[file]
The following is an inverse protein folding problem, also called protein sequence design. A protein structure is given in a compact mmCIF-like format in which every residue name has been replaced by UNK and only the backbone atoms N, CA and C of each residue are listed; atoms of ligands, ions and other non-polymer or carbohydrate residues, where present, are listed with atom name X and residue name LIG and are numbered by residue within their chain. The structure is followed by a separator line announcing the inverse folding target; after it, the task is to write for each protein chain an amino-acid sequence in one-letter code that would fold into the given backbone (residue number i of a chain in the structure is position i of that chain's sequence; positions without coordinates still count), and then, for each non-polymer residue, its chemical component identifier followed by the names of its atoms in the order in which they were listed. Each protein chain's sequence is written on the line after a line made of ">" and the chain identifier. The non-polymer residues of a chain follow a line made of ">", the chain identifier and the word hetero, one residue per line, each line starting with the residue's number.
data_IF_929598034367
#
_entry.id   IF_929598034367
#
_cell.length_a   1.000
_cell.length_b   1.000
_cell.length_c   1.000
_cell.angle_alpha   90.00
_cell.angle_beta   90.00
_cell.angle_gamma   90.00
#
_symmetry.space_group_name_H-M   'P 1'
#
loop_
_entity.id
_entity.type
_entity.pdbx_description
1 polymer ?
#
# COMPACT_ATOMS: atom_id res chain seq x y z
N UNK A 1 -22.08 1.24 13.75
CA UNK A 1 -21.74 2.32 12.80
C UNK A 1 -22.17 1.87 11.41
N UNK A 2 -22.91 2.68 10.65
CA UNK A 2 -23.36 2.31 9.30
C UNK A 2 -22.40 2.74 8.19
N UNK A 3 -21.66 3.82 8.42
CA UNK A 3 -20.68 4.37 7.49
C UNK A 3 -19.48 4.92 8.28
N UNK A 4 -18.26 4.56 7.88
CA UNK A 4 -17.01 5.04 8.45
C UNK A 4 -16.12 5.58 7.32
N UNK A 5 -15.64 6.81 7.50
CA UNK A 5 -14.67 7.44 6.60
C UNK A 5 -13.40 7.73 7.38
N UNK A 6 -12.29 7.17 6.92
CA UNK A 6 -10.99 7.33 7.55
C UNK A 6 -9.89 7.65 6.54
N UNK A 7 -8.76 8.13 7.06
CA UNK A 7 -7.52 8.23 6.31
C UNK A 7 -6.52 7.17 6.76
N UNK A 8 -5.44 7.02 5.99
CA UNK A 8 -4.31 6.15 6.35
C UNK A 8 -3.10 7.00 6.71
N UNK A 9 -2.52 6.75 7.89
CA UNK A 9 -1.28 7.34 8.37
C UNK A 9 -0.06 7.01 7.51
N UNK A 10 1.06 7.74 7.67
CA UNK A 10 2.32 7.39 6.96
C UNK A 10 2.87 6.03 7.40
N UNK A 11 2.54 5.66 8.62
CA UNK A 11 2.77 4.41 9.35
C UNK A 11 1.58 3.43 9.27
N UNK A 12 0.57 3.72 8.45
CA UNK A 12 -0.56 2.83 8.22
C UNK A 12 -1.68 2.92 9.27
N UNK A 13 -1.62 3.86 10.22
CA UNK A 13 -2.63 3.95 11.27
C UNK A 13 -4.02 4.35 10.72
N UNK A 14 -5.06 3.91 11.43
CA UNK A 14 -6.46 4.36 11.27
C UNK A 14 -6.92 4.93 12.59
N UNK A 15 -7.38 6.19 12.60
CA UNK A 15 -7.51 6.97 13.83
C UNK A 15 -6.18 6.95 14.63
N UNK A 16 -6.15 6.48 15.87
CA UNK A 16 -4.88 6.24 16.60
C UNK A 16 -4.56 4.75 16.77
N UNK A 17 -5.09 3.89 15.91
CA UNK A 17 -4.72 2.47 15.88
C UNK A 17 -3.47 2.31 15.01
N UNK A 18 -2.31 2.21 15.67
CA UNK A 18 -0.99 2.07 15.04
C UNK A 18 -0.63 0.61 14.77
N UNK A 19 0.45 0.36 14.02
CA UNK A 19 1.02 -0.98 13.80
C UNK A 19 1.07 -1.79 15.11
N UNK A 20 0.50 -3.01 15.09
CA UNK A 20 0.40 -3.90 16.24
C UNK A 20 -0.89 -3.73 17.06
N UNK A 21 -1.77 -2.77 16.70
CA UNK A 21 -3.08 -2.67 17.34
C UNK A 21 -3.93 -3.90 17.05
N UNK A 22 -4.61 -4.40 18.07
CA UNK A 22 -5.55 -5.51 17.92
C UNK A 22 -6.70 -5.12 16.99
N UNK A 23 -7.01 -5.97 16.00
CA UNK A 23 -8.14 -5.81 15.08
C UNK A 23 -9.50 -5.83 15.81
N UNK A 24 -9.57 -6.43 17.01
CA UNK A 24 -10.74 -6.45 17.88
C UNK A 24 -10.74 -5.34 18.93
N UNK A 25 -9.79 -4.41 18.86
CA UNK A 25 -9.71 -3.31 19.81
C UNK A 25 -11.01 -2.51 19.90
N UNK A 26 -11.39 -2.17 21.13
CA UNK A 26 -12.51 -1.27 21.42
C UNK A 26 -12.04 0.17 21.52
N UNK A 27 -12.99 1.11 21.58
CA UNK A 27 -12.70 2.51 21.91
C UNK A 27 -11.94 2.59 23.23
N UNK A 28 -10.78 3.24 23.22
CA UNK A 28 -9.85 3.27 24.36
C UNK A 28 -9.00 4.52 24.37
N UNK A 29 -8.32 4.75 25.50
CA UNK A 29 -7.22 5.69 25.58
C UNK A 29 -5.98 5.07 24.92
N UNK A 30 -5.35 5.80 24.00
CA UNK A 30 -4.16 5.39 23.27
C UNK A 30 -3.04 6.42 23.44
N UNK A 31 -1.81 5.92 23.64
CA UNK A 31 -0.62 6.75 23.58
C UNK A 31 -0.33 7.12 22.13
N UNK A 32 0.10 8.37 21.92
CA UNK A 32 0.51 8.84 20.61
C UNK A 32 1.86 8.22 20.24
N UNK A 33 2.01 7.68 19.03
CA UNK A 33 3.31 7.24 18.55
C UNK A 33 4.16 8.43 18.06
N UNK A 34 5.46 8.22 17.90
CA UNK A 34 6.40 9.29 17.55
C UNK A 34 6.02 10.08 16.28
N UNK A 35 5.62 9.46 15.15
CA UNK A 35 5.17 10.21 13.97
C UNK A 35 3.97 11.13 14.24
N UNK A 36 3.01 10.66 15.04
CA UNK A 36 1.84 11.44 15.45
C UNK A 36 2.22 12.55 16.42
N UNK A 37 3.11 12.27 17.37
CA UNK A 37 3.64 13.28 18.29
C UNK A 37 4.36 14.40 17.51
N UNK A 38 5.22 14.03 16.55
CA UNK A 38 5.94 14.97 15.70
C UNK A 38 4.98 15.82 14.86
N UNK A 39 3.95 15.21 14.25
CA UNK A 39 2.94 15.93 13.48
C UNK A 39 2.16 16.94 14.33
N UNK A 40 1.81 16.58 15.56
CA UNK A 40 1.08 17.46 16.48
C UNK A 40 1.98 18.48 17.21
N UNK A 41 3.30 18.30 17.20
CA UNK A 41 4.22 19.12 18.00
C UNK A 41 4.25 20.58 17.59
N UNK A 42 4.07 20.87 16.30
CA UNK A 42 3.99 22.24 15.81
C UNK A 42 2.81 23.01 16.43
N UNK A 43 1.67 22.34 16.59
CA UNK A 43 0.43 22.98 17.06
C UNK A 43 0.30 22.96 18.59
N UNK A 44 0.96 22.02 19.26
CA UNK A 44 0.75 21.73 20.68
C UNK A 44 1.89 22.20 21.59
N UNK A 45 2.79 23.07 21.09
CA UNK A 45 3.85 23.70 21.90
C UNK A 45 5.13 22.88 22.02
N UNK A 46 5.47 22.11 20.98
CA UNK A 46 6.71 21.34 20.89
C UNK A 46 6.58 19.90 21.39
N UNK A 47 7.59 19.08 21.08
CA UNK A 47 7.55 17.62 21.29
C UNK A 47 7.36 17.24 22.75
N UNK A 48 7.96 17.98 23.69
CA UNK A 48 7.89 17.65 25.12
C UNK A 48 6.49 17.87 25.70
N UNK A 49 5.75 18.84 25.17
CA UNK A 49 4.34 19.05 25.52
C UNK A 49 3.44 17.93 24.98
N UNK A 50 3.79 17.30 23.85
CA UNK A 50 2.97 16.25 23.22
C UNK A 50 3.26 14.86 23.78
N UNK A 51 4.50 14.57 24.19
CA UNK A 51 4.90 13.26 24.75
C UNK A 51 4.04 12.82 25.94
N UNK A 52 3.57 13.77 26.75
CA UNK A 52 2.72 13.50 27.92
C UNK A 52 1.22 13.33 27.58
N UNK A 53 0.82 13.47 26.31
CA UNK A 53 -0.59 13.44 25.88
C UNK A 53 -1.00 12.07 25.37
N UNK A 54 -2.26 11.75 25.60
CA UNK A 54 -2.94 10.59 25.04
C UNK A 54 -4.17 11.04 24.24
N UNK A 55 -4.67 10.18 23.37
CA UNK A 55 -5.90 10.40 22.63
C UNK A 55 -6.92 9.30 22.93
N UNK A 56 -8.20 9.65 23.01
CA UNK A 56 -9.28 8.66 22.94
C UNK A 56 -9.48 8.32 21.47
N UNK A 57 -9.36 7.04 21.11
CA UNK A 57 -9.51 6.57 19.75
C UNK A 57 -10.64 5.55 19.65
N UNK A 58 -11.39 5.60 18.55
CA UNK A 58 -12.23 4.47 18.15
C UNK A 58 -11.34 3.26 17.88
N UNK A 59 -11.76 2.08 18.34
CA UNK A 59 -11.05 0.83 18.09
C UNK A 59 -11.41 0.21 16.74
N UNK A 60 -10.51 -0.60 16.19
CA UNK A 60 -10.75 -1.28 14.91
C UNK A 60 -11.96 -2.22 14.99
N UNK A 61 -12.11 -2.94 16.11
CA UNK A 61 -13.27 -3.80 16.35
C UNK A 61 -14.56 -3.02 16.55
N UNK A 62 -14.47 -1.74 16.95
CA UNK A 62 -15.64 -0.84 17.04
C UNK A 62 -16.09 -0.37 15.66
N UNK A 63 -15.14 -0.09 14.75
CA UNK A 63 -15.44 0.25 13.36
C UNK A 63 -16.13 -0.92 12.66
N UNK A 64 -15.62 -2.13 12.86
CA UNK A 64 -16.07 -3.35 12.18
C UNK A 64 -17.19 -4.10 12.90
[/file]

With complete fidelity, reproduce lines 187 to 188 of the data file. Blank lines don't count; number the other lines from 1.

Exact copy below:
N UNK A 56 -8.20 9.65 23.01
CA UNK A 56 -9.28 8.66 22.94